Matters in California would be worse for property taxpayers than in New Jersey, where Governor Phil Murphy, another politician who rarely sees a presidential promise as one that can’t be broken, promised no new taxes in the Garden State upon nearly losing re-election in 2021. The property tax rate has been 2% since 2010 in New Jersey’s statutes, not its state constitution, while in California, where since 1968, it’s been embedded in our Constitution ((Article XIII A, Section 1 (a))) at 1% of the full cash value. Murphy, however, last month signed legislation authorizing some school districts to increase local property tax to as much as 9.9% per annum this year. (New Jersey pays the highest property taxes in the country.) No voter approval is required.

California reparations legislation (SB 1331) has not yet passed the legislature but could still do so and cost taxpayers a ton of money. Its constitutionality is questionable. US Supreme Court case law allowed vote-based payments only to remedy recent systematic discrimination by a governmental entity that wants to atone for such discrimination, and California never was a slave state. It has not engaged in any modern discrimination against blacks, irrespective of slavery. San Francisco’s history is the same.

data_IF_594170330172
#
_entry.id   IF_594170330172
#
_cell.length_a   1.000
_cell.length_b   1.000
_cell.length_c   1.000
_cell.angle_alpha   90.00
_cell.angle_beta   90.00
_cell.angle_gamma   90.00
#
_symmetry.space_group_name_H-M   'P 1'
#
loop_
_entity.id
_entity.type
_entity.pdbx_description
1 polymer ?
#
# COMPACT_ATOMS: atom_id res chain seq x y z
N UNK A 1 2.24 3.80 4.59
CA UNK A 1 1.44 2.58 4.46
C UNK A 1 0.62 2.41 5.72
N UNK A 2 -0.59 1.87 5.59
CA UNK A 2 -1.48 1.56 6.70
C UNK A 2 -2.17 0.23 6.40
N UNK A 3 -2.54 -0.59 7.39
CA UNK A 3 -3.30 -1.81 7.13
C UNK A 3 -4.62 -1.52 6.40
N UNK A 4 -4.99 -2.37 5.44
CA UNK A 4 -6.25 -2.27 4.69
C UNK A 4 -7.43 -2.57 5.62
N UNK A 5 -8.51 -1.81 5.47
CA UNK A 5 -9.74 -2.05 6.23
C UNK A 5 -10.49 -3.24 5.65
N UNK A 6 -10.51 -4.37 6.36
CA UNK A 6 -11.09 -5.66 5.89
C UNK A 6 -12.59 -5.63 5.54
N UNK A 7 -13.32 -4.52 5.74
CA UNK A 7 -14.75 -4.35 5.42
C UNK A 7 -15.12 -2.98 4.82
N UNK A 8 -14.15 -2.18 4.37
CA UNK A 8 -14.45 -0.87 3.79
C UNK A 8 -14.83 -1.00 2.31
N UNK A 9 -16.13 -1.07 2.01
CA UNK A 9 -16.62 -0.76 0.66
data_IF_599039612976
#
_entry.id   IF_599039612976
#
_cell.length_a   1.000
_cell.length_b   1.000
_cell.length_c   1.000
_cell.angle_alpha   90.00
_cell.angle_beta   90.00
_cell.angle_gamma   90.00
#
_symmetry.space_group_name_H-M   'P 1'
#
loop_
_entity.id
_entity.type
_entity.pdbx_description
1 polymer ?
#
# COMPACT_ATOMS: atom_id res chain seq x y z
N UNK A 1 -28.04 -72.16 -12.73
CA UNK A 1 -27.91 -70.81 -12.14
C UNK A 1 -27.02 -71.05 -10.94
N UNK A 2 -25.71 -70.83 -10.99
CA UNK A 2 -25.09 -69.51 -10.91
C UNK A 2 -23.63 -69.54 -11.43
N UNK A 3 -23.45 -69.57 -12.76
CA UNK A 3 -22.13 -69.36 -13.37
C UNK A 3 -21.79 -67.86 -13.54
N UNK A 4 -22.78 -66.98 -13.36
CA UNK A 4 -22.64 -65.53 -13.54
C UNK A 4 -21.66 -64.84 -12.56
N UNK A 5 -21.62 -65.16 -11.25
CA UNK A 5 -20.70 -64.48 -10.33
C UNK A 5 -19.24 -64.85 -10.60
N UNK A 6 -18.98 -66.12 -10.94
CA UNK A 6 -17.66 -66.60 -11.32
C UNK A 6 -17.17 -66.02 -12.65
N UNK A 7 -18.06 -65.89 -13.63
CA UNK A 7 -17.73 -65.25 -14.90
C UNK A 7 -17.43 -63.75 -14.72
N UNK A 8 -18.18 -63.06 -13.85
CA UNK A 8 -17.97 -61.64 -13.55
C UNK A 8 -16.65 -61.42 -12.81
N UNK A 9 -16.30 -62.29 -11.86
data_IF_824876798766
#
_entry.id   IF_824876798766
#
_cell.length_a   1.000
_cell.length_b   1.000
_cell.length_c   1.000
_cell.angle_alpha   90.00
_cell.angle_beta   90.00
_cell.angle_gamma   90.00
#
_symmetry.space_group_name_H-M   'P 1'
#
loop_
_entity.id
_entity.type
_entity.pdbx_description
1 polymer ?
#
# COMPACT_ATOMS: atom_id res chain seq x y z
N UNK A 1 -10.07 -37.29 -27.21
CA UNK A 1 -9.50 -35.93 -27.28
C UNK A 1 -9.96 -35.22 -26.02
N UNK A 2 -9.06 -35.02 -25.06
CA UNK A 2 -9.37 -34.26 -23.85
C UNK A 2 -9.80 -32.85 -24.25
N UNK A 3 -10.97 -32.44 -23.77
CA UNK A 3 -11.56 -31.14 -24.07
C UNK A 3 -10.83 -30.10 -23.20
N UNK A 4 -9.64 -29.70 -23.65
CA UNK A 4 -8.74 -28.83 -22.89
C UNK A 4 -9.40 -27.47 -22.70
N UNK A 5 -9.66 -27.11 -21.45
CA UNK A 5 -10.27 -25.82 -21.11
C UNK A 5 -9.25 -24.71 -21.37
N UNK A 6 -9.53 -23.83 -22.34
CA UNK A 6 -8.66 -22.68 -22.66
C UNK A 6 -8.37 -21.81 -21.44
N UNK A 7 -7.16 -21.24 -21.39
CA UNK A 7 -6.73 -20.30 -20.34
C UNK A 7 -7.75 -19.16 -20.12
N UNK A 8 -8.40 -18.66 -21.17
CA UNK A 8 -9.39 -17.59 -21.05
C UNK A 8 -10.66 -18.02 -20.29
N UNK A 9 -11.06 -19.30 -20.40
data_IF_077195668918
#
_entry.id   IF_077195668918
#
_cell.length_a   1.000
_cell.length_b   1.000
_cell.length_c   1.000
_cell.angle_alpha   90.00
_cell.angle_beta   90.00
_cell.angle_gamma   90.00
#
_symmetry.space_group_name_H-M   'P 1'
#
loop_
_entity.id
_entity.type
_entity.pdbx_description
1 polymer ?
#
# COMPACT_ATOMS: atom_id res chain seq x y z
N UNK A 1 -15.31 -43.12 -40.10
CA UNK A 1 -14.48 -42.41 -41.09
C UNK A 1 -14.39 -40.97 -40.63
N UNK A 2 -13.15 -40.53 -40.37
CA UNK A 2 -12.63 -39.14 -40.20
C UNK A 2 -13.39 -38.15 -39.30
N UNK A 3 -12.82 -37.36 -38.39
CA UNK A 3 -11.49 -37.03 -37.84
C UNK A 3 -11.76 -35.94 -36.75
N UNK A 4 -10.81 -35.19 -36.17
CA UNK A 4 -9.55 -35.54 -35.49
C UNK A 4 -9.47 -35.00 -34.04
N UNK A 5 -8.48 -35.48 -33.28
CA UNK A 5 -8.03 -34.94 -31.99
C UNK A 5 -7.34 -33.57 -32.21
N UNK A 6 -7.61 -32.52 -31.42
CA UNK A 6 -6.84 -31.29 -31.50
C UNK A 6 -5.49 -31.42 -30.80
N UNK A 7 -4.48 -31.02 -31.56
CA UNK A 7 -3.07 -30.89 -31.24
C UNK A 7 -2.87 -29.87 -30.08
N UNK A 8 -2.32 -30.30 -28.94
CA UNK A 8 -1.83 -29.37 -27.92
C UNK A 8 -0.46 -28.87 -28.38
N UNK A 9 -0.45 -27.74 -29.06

The late Senator Eugene McCarthy of Minnesota wrote in “A Colony of the World”: “When a country has no control over its borders, its culture or the economy, it then becomes a colony of the world and this is what is happening in the world today.” Gene McCarthy (probably unknown to this generation) was recognized as the conscience of the liberal wing of the Democratic Party. He was not a racist, bigot or xenophobe, unlike others who believe in the rule of law, immigration law enforcement and are attacked by Senator Bernie Sanders, Congresswoman Alexandria Ocasio-Cortez of today’s US Congress or even a Sanctuary City Board of Supervisors.

I remind that it was Mao Tse-Tung, the dictator, who concluded a speech on November 6, 1938 to the sixth plenary session of the Central Committee of the Chinese Communist Party: “Every Communist must grasp the truth: Political power grows out of the barrel of a gun.”

I prefer to remind summer vacation readers: “Q. Why do bakers work so hard? A. Because they need the dough!” More next month as the Mayor’s race looms larger in our foggy environs.

Quentin Kopp is a former San Francisco supervisor, state senator, SF Ethics Commission member, president of the California High Speed Rail Authority governing board and retired Superior Court judge. 

June 2024

Quentin Kopp
Quentin Kopp